Arduino 101 meetup prep – day 4 – reflective infrared sensor

7May2009 – old stuff that may still be useful

Here’s a reflective infrared light sensor I salvaged from a printer.  In that application they are typically used to detect the presence of paper, which is way more reflective than the dark plastic insides of the printer.  These can useful for detecting light and dark surface transitions in projects like line-following-robots.  Only 2 resistors are required to hook this up to the Arduino…

You find these in all sorts of machines that handle paper including faxes and photocopiers too.  The sensor is usually on a small PCB to facilitate mounting in its host machine.

Lacking a data sheet you can usually guess that the clear LED is the IR emitter and the dark LED is the phototransistor.  Then you can use your multimeter diode function to figure out anode and cathode.  But they made it way easier than that for us…

Clearly marked part numer (ON2179), logo is Panasonic, and “83” is probably the manufacture date.  Google quickly turns up the data sheet, which tells you all sorts of interesting stuff, including the pinout of the sensor…

and gives a little test circuit that provides a basic idea of how to hook it up

So I sketched out the circuit you want, and how the pins on the sensor relate to the pads on the PCB

and following the late-night-circuit-building protocol, I tried this out on a breadboard first before hooking it to the Arduino

and noted that while infrared light is invisible to humans, it is very visible to the digital camera

and this all looked good so I replaced the original wires which had a connector that didn’t fit the Arduino, added my two resistors, and a little heat-shrink tubing

and did another test with the multimeter, moving the sensor back and forth from the highly reflective white paper to the black and not-so-reflective antistatic foam

so over the paper, the IR reflects much better, turning on the transistor, and putting out around 3V via this emitter follower (which is just a certain way a transistor can be used)

and moving the sensor over the dark foam, the transistor isn’t turned on as much leading to an output voltage of around 0.3V

so with everything working, I hooked up the sensor to the Arduino

Wrote a little sketch (below) that borrows heavily from our previous read-the-potentiometers work and observed the terminal output as I moved the sensor over various light and dark surfaces and at different distances from the surface.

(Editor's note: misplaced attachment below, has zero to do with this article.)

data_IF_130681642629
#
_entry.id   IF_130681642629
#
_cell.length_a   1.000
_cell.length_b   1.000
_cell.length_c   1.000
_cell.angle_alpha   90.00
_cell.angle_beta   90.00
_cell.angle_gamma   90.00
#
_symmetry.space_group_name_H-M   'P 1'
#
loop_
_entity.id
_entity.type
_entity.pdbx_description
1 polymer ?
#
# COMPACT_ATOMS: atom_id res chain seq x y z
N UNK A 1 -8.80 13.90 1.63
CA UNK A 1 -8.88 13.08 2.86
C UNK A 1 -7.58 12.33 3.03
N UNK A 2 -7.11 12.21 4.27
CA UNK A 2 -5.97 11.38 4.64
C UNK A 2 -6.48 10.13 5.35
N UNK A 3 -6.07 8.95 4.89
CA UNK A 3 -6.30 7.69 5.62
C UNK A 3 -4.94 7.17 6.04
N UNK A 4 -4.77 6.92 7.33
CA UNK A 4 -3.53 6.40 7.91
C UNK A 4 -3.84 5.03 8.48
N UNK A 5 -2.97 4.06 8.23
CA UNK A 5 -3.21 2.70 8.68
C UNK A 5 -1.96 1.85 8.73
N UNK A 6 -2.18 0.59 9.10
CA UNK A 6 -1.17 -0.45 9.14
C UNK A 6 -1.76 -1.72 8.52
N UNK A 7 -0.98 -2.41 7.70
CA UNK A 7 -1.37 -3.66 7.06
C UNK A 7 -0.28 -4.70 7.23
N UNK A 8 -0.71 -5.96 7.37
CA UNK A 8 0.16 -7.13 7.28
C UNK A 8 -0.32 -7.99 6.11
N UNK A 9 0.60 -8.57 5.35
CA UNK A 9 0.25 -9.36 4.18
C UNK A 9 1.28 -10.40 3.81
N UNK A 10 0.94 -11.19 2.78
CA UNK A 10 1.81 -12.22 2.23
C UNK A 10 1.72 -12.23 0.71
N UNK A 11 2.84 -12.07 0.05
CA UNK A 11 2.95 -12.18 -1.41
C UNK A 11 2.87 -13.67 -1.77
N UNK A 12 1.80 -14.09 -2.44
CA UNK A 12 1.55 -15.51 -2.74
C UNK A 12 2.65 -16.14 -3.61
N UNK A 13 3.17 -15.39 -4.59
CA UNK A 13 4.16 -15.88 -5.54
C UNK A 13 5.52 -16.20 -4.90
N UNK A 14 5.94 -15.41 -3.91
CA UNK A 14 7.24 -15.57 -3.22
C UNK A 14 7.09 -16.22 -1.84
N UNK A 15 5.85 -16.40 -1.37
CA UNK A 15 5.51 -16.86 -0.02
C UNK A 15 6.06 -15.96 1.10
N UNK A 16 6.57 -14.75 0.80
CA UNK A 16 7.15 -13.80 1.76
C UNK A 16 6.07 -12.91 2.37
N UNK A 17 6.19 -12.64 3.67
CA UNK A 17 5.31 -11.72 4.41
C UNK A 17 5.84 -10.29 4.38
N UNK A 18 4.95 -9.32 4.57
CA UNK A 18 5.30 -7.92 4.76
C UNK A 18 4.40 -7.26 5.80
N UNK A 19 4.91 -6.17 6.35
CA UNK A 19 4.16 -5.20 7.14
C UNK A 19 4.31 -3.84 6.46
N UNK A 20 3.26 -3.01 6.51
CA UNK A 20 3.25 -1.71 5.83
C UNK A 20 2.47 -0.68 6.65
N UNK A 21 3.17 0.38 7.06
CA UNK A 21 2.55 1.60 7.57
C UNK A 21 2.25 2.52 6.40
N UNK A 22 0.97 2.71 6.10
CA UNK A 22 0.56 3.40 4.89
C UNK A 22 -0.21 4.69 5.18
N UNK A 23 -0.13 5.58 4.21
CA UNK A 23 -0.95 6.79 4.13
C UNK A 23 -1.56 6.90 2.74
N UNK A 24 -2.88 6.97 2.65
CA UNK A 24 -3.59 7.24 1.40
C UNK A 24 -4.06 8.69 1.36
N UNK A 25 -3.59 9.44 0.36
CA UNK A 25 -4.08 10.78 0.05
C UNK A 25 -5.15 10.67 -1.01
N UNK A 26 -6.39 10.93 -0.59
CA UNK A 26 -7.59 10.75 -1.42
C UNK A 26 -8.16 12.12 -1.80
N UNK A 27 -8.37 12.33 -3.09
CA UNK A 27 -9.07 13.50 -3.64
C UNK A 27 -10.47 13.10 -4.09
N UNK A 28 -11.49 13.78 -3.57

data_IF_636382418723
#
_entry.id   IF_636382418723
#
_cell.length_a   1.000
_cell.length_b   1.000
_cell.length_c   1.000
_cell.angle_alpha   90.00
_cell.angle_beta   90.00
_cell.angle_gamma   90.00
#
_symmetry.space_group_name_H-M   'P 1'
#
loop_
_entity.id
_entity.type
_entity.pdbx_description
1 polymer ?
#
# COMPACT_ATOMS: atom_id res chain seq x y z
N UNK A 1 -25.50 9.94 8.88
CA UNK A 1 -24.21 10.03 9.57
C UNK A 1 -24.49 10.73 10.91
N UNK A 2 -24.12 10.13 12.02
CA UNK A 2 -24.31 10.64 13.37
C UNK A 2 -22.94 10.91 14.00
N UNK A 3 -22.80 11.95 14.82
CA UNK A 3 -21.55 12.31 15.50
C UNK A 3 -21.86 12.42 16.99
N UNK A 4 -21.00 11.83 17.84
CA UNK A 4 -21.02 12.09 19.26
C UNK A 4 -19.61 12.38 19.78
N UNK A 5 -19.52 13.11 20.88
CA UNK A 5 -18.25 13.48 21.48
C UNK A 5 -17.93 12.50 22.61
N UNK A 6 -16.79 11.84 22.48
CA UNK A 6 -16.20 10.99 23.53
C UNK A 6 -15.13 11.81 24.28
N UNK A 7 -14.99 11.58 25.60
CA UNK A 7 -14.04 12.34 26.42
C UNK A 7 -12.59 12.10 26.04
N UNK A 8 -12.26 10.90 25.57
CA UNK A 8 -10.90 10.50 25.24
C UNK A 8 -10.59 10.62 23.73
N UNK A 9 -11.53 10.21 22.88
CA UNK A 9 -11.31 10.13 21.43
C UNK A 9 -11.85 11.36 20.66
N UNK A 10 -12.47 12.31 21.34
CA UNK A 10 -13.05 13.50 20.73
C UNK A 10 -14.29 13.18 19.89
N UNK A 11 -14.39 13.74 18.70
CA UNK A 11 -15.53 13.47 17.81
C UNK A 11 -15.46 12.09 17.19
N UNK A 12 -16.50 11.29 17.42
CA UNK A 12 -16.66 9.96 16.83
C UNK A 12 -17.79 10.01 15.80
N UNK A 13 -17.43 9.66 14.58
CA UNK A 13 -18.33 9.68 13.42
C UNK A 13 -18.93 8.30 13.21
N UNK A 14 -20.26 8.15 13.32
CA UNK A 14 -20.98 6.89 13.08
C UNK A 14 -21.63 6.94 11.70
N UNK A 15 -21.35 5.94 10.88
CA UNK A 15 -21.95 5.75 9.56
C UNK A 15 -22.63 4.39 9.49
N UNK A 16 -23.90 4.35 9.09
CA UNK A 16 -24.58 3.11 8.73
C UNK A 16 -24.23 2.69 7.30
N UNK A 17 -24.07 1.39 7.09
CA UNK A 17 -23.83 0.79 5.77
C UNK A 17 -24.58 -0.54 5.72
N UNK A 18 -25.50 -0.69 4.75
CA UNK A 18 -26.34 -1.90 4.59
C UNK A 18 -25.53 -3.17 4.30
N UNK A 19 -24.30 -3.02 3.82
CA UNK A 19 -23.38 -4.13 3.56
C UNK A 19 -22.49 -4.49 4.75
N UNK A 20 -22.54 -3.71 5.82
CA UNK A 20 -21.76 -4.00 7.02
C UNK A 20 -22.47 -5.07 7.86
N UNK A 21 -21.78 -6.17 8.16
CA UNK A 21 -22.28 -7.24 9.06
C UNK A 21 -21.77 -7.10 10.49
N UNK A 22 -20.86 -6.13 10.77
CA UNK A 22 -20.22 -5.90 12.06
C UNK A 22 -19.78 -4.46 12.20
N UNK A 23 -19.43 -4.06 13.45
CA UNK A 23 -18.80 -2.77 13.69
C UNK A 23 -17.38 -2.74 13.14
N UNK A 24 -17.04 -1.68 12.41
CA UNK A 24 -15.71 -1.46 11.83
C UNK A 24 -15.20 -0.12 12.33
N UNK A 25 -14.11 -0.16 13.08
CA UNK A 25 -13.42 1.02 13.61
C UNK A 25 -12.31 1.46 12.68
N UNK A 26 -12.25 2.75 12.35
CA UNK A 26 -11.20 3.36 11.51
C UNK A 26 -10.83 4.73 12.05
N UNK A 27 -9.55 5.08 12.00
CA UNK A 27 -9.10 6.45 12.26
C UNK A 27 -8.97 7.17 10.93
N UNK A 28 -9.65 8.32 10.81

In the course of playing with lots of different infrared sensors over the years, I worked on:

  • edge-detecting for a robot (table-edge, that is), which lead to the discovery that changes in ambient room lighting can really mess with the values from your sensor
  • adaptive reflective IR proximity sensing (mouthful), where I used PWM to vary the brightness of the emitter and periodically recalibrate and adapt to changing ambient light
  • and then off into the wonderful world of IR remote controls for TV’s, Air Hog indoor helicopters, and, oddly enough, the Waterloo uptown parking garage access system (since converted to RF).

That’s a wrap on my Arduino 101 meetup prep.  Thursday is the big MakeKW meeting at Zeke’s on King St. (please come out, socialize, fill out the space survey, and have fun) and then the Arduino meetup is on Friday at the Laurentian Zehr’s community room.  I’ll be coming later to that event (after 8pm), but I’m sending all these sensors with my good friend Cheryl, so they’ll be available early for borrowing.

Hey, if you have anything you’d like to hook up to your Arduino, but you’re not sure how, bring it along to one of these meetups and we’ll have a look.  We never did get to the Hall sensor (disk drive), or rotary sensor (computer mice), or temperature sensor (PC power supply), or R/C car.  Opportunities ahead…


Arduino code:

Read voltage on analog pin 0 from reflective IR sensor and send over serial port to host pc
Author: Darin White
Date: 2009-05-06

long i=0;
int val0=0;
int irPin0 = 0;

void setup()

void loop()
  val0 = analogRead(irPin0);
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  1. Pingback: Arduino 101 meetup prep – day 5 – optical limit switches | makebright

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